Originally Posted by night0wl
Just remember, most of the year, the wind in the Carib is honking with limited # of anchorages available. Better like mooring fields and/or marinas!
It was not our impression that there were a limited number of anchorages in most of the Eastern Caribbean. Since the winds are so consistent there are lots of spots on the leeward sides of the islands. The obvious exception is the BVI which is a victim of its own success. It is pretty crowded and moorings now fill some (many) of the best anchorages. In some places like parts of the USVI, moorings have been installed to protect the coral. These are relatively inexpensive compared to BVI which are really expensive. When we go through the Eastern Caribbean next year we are just going to skip the BVI. There are not a huge number of marinas considering how many boats there are. You rarely see 'ordinary' sailboats in marinas. We never spent a night in a marina anywhere in the Caribbean.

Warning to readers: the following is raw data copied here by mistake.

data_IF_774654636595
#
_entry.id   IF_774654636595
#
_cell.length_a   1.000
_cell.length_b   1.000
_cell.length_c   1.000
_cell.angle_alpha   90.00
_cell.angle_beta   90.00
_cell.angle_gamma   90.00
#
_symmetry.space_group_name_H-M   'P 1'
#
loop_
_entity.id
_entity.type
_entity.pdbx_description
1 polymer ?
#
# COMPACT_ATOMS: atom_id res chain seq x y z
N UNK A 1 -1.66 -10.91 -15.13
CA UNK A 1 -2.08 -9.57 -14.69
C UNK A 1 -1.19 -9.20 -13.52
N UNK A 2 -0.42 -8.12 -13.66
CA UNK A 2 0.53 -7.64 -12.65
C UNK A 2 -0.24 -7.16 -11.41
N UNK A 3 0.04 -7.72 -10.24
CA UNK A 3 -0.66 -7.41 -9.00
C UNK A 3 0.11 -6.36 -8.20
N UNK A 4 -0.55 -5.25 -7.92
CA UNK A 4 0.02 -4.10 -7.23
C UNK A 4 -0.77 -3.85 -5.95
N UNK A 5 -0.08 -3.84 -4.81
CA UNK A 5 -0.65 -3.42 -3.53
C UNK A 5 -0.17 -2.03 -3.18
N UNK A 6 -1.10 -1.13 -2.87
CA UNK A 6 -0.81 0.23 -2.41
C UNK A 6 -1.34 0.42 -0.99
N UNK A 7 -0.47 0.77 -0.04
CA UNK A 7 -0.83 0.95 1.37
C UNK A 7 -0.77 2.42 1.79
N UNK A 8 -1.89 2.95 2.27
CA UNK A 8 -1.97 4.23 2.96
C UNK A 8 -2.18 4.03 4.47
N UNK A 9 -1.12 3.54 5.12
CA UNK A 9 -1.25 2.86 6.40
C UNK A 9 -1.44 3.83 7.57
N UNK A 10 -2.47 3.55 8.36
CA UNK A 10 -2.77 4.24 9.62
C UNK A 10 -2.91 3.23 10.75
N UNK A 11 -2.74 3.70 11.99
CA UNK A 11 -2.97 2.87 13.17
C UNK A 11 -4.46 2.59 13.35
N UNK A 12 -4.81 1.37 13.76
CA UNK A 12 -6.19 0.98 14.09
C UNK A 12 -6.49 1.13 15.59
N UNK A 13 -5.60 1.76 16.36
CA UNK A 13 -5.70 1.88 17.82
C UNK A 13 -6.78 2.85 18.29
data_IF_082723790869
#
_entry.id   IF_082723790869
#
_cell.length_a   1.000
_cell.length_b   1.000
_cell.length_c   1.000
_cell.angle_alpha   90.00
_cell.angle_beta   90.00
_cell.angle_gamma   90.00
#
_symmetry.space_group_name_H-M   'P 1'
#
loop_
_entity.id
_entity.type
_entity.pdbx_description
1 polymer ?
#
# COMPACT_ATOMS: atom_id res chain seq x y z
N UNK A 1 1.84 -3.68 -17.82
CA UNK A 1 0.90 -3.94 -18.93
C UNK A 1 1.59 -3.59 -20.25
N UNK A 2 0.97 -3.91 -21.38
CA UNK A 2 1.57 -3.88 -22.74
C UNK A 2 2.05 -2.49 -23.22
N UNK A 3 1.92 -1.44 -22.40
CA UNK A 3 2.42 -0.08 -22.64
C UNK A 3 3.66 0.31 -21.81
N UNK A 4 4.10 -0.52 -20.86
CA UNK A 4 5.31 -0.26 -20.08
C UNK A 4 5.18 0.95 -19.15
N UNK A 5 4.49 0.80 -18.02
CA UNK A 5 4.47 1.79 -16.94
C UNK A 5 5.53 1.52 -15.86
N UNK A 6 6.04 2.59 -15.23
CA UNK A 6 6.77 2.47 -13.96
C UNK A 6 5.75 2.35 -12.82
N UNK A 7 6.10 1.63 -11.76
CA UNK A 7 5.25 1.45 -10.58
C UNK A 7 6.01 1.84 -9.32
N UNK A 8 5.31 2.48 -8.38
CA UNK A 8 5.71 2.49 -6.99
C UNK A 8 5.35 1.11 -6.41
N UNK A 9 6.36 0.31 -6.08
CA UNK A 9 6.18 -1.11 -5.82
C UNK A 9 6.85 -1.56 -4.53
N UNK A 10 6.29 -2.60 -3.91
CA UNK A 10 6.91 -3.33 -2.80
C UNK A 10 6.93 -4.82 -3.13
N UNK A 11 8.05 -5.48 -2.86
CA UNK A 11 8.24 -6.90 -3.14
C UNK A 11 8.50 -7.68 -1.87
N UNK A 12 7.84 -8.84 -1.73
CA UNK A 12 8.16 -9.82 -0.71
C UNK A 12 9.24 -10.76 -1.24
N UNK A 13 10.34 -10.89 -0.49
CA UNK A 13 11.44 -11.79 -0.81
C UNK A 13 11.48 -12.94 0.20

The OP is from Britain. He is likely used to honking winds ... and they won't be warm like in the Caribbean. You can pick your windows and rarely have more than 25 knots and you will be reaching. Generally great sailing, although Bequia to St Vincent (8 miles) was quite miserable.
Heading back to Lake Ontario for this summer. Relatively few stops along the way from Grenada. Martinique, Guadeloupe, St. Martin (must have something to do with the French food), then Bermuda, New England and up the Hudson/Erie Canal. We were going to go via Newfoundland and Labrador but June remembered that one of the kids is getting married this summer - details, details!